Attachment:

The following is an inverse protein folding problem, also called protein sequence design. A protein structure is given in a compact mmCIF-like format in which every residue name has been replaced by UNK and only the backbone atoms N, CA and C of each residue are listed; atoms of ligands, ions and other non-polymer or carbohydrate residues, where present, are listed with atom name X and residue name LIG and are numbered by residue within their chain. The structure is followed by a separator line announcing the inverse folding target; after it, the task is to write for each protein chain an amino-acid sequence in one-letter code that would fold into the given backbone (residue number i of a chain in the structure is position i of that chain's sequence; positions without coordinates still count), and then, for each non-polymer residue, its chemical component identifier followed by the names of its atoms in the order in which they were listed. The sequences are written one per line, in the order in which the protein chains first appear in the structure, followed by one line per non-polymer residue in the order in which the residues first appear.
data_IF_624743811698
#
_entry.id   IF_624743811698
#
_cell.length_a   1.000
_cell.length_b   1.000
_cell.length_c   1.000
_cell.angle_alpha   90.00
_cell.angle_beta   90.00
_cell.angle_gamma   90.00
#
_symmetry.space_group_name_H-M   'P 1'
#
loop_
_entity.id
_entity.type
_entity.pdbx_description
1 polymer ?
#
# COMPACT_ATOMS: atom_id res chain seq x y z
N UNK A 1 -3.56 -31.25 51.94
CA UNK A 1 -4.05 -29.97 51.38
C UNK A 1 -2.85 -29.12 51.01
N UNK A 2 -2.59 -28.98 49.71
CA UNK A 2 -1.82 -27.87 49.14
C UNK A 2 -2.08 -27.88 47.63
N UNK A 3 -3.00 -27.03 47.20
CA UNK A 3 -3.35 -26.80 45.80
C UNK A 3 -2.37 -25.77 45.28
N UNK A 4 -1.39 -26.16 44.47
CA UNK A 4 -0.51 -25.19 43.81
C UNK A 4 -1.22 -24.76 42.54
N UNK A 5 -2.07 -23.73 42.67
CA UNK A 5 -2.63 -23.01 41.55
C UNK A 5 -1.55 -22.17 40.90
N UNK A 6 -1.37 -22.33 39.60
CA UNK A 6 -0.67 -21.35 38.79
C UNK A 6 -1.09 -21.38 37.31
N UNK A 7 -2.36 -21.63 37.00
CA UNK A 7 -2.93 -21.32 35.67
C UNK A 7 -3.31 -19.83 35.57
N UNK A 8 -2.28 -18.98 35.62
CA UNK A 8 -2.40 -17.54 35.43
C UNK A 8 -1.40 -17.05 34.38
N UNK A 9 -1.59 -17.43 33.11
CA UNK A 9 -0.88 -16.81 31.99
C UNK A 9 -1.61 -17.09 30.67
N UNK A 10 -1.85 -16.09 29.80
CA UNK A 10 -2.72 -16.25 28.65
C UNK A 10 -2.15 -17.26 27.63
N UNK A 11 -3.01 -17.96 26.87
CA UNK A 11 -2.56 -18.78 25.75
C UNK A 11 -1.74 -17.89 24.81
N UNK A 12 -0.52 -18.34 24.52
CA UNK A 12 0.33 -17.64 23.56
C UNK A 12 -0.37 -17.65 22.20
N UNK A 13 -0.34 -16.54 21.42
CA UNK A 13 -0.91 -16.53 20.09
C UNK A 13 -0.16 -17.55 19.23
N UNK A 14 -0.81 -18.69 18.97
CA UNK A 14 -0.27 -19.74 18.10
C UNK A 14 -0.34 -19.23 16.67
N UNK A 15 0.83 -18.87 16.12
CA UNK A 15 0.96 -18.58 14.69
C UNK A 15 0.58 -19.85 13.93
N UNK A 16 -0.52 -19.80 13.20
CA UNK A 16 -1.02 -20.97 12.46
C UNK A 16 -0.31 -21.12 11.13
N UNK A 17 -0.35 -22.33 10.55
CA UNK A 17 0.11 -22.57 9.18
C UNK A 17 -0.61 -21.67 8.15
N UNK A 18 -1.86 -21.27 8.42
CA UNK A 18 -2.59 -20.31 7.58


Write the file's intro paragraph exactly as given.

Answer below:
The following is an inverse protein folding problem, also called protein sequence design. A protein structure is given in a compact mmCIF-like format in which every residue name has been replaced by UNK and only the backbone atoms N, CA and C of each residue are listed; atoms of ligands, ions and other non-polymer or carbohydrate residues, where present, are listed with atom name X and residue name LIG and are numbered by residue within their chain. The structure is followed by a separator line announcing the inverse folding target; after it, the task is to write for each protein chain an amino-acid sequence in one-letter code that would fold into the given backbone (residue number i of a chain in the structure is position i of that chain's sequence; positions without coordinates still count), and then, for each non-polymer residue, its chemical component identifier followed by the names of its atoms in the order in which they were listed. The sequences are written one per line, in the order in which the protein chains first appear in the structure, followed by one line per non-polymer residue in the order in which the residues first appear.